In the 1930s, union conflicts resulted in vandalism, as noted by Christopher Gray in The New York Times:

In 1932 the police blamed members of the glaziers union for vandalism against 24 Horn & Hardart and Bickford's restaurants in Manhattan, including the one at 488 Eighth Avenue. Witnesses said that a passenger in a car driving by used a slingshot to damage and even break the plate glass show windows. Glaziers union representatives had complained about nonunion employees installing glass at the restaurants.[1]

Expansion to Southeast and West Coast[edit]

Bickford's son, Harold, was in charge of expanding their cafeteria chain into Florida and California. In 1959, Bickford's, Inc. had two geographical divisions: the North-East Coast Division and the South East Coast (M&M Cafeterias,Inc) and West Coast (Foster's Lunch System, Ltd.) Division.[3]

Foster's cafeterias[edit]

A streetcar passing a Foster's in San Francisco in 1970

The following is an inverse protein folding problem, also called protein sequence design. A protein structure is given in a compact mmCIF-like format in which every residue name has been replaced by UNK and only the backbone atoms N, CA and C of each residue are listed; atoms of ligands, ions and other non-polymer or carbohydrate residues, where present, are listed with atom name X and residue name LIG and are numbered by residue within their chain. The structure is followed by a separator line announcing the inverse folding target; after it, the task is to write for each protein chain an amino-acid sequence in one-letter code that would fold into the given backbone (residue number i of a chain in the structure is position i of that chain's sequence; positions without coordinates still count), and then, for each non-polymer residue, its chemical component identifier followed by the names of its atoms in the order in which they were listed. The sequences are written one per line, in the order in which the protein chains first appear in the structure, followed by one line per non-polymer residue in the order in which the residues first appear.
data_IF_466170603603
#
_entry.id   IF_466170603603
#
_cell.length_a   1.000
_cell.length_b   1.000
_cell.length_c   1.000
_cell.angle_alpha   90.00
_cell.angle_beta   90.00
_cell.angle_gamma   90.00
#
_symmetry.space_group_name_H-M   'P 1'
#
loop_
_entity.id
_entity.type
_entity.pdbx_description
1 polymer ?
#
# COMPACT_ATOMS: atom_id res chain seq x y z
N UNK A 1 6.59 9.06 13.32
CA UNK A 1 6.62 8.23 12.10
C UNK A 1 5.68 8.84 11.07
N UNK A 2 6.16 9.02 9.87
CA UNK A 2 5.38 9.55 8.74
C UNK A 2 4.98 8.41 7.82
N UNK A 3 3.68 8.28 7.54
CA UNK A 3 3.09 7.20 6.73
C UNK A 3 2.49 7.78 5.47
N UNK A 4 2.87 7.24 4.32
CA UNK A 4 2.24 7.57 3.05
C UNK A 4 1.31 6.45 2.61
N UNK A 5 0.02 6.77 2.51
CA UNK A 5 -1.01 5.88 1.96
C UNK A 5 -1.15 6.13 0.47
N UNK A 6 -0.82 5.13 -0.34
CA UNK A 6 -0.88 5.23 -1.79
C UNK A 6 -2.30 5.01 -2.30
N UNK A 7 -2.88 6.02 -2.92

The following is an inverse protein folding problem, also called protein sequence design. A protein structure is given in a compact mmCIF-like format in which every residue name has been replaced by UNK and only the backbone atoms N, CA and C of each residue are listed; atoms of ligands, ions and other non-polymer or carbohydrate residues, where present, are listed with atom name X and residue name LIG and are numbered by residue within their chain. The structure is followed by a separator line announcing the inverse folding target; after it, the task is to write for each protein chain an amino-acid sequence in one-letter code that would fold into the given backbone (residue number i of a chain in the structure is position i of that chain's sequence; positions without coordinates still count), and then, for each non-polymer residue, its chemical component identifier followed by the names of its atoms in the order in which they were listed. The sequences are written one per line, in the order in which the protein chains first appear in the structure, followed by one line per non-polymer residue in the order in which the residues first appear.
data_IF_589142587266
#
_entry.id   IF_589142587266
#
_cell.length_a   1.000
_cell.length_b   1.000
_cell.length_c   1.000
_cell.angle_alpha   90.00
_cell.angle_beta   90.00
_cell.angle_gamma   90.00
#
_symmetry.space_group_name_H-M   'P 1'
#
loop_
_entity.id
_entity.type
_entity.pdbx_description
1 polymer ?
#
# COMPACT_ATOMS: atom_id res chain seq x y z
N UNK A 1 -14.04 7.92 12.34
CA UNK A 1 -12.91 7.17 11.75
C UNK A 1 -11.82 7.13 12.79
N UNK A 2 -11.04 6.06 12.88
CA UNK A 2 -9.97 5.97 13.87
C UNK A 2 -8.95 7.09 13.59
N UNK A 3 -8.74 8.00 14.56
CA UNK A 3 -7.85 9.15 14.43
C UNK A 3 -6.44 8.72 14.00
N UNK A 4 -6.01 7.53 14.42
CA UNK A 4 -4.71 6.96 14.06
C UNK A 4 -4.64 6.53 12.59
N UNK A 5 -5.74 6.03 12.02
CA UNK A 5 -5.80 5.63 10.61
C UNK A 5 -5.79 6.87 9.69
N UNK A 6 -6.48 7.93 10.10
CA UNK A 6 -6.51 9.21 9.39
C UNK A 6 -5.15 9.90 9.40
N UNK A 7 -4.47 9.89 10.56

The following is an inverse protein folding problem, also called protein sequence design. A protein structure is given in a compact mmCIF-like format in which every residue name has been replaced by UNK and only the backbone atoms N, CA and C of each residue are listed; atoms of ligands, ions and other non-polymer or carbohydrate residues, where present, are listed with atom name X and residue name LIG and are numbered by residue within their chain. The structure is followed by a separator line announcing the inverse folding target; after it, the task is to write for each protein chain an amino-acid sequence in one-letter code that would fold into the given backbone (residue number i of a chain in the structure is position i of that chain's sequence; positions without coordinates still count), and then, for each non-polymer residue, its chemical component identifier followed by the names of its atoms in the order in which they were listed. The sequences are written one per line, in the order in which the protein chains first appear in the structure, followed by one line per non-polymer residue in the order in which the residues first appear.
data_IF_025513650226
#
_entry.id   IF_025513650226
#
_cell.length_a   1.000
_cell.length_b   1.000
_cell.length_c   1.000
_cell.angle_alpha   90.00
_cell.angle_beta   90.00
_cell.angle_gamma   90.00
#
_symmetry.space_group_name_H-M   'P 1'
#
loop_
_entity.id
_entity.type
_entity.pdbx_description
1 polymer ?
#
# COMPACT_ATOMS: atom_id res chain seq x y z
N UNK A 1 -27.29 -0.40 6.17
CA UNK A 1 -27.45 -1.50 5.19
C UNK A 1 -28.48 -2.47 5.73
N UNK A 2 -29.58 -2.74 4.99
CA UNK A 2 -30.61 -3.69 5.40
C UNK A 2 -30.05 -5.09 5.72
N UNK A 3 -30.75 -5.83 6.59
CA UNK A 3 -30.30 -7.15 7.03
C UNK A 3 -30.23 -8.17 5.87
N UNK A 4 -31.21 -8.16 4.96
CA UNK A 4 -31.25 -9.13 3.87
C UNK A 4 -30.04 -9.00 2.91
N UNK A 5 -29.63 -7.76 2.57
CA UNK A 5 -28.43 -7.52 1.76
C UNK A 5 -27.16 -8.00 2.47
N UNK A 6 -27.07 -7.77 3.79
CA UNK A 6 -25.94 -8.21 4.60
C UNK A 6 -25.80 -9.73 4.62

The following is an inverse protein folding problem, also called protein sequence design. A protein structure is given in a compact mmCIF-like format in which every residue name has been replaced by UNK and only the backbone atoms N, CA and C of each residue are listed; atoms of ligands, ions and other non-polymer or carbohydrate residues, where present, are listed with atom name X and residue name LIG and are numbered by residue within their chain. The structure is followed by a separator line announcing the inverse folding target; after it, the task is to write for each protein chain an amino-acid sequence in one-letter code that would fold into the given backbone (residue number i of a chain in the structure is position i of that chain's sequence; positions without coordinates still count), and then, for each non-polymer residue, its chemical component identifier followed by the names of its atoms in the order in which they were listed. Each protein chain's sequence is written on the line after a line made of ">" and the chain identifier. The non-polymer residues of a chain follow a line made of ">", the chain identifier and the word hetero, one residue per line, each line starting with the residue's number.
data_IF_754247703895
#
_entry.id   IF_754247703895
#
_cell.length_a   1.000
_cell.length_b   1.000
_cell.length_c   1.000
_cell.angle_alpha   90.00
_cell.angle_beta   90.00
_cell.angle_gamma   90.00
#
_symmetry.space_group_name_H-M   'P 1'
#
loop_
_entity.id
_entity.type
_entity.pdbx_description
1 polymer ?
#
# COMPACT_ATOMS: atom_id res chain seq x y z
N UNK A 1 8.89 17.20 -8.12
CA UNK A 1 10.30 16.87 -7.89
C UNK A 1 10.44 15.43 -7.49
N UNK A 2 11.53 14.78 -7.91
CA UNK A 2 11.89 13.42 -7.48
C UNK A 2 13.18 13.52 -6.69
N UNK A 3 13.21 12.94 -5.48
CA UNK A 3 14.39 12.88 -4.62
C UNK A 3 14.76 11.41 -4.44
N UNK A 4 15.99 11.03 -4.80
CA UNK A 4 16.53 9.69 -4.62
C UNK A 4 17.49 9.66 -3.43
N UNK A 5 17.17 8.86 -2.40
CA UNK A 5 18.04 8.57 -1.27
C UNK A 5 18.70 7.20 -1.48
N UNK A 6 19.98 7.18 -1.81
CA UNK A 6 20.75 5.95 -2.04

Foster's Cafeterias were operated under Bickford's Foster's Lunch System, Ltd. subdivision, headquartered in San Francisco, California. By 1959, there were 28 Foster's Cafeterias & Bakeries in San Francisco and other locations in the San Francisco Bay Area, including Oakland, Berkeley and San Mateo. The Foster's Lunch System, Ltd. also operated the Moar's Cafeterias,[4] at 70 Hillsdale Plaza in San Mateo[5] and 33 Powell Street,[6] just north of the cable car turntable[7] with a large mosaic[8] by Benny Bufano on one wall.[3][9][10][11]

Foster's English muffins[edit]

Foster's cafeterias were known for Foster's English Muffins, sourdough English muffins that were sold packaged at the cafeterias to take home. These muffins were often mentioned by Herb Caen in his column.[12] They were also sold in supermarkets and groceries.[13]

Evolution[edit]

In October 1959, in Peabody, Massachusetts, Harold Bickford introduced a new concept, the Bickford's Pancake House, a specialty family restaurant with an emphasis on the breakfast menu. Over the next three decades, the Bickford's Pancake House chain grew to 30 restaurants throughout New England. By the mid-1990s, there were almost 70 Bickford's restaurants in New Hampshire, Vermont, Rhode Island, Connecticut and Massachusetts.[14]